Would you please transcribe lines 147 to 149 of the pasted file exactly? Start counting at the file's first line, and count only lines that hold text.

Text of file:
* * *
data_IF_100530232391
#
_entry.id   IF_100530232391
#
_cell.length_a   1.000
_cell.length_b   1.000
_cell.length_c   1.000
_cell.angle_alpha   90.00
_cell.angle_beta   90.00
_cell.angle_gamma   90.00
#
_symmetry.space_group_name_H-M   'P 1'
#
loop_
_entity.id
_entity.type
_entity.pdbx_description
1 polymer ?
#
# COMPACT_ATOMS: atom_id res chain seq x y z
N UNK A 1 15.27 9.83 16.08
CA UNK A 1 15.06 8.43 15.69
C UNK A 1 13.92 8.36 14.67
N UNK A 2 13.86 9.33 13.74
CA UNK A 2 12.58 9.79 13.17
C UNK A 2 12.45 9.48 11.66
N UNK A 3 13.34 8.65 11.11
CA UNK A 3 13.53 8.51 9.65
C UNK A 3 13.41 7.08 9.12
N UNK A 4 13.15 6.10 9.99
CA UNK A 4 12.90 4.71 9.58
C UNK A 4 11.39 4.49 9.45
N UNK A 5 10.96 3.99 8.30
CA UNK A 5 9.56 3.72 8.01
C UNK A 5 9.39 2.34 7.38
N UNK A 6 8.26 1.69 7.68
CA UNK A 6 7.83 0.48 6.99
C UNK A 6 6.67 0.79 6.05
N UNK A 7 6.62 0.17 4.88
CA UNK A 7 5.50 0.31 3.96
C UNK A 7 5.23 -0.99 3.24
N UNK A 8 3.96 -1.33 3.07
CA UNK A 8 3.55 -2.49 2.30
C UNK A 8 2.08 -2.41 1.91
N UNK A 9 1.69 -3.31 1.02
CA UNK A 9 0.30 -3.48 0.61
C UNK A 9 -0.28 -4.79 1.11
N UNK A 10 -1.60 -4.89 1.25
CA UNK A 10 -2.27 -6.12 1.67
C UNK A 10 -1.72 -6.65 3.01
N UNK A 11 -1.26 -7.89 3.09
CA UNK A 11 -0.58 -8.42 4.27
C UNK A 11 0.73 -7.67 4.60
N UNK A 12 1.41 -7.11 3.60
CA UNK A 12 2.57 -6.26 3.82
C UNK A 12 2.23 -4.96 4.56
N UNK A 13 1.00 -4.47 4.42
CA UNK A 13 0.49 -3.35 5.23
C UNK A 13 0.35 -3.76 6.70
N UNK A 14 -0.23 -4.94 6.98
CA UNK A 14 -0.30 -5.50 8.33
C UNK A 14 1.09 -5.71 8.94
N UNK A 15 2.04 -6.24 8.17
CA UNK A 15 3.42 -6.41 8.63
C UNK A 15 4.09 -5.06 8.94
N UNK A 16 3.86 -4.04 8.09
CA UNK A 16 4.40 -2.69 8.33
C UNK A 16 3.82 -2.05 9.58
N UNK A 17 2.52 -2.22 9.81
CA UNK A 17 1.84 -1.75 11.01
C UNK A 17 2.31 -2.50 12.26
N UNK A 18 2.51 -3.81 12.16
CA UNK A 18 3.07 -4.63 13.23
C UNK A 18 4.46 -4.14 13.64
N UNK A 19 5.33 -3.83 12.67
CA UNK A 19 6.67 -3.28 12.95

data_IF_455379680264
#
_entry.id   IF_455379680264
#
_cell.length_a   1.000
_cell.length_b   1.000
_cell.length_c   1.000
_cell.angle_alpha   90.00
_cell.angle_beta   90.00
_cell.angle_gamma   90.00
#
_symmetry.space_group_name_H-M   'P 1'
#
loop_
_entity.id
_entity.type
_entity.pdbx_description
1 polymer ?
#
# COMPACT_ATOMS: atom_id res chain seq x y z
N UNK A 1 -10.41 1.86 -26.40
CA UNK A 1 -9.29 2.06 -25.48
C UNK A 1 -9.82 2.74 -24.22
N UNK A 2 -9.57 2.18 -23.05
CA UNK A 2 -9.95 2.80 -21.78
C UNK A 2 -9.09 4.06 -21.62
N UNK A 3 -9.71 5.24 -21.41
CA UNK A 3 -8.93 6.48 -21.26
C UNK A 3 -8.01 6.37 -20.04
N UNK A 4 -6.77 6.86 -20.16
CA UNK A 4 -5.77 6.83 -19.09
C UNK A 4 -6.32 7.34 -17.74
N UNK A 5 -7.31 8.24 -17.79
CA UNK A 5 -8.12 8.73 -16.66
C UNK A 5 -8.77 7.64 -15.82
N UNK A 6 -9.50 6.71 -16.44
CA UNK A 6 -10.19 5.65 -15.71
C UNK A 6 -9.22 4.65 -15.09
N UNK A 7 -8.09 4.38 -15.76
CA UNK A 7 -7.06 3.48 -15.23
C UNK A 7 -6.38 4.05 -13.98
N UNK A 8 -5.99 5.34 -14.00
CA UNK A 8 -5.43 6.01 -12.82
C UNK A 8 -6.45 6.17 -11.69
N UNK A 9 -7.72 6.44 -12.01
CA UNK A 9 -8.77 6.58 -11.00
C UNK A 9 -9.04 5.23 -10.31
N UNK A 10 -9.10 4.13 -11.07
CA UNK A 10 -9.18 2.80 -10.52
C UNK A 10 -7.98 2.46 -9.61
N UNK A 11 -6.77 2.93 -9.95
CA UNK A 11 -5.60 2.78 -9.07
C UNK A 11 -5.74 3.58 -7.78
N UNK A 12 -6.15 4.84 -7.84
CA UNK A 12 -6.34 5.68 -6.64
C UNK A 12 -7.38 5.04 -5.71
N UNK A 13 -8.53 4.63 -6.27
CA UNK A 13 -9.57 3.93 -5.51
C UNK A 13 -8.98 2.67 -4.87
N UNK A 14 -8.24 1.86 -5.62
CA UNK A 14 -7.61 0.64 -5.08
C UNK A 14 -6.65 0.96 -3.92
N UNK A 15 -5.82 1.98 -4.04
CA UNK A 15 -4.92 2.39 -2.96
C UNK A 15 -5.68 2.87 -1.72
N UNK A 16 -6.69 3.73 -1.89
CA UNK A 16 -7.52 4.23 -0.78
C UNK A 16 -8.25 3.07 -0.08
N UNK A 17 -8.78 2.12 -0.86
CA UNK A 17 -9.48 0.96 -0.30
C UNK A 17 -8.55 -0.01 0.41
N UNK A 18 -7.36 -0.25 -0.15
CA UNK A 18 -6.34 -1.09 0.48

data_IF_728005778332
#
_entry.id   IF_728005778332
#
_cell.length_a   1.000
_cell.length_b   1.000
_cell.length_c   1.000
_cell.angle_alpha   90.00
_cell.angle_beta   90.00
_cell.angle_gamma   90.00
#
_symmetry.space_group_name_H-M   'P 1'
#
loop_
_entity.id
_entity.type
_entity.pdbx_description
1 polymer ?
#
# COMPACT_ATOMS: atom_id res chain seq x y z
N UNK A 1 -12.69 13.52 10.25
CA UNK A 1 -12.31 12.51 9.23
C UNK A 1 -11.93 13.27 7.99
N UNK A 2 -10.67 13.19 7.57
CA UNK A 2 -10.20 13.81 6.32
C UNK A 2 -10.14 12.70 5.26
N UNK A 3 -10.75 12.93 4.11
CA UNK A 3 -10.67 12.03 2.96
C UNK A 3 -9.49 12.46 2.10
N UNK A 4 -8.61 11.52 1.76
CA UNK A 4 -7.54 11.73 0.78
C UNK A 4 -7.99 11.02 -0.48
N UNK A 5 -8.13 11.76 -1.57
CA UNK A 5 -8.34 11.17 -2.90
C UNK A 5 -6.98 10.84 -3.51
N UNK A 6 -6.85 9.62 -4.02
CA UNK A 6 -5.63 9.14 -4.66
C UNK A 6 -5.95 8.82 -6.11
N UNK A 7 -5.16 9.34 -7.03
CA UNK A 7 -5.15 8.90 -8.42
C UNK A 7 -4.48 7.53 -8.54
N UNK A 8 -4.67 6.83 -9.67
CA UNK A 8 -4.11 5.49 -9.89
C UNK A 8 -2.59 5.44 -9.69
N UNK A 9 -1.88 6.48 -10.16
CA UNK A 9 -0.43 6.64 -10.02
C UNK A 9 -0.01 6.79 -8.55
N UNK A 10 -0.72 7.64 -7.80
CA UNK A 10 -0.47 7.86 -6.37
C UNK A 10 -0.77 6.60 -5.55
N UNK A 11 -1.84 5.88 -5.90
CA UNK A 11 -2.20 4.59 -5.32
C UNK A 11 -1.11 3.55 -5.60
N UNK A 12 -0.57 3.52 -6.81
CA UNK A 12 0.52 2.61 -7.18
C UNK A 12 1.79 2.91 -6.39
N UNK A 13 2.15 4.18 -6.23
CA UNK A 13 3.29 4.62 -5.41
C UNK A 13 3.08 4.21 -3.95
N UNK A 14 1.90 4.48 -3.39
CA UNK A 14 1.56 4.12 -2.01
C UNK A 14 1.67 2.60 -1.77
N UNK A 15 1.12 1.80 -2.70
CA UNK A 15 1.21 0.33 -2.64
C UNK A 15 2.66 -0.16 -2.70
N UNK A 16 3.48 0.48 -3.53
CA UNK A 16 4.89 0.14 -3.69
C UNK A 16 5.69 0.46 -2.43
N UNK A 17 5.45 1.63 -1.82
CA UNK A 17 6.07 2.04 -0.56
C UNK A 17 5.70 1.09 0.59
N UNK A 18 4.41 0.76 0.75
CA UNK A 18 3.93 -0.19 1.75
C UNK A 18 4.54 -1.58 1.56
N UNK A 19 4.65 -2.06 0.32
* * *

C UNK A 17 -8.55 -0.01 0.41
N UNK A 18 -7.36 -0.25 -0.15
CA UNK A 18 -6.34 -1.09 0.48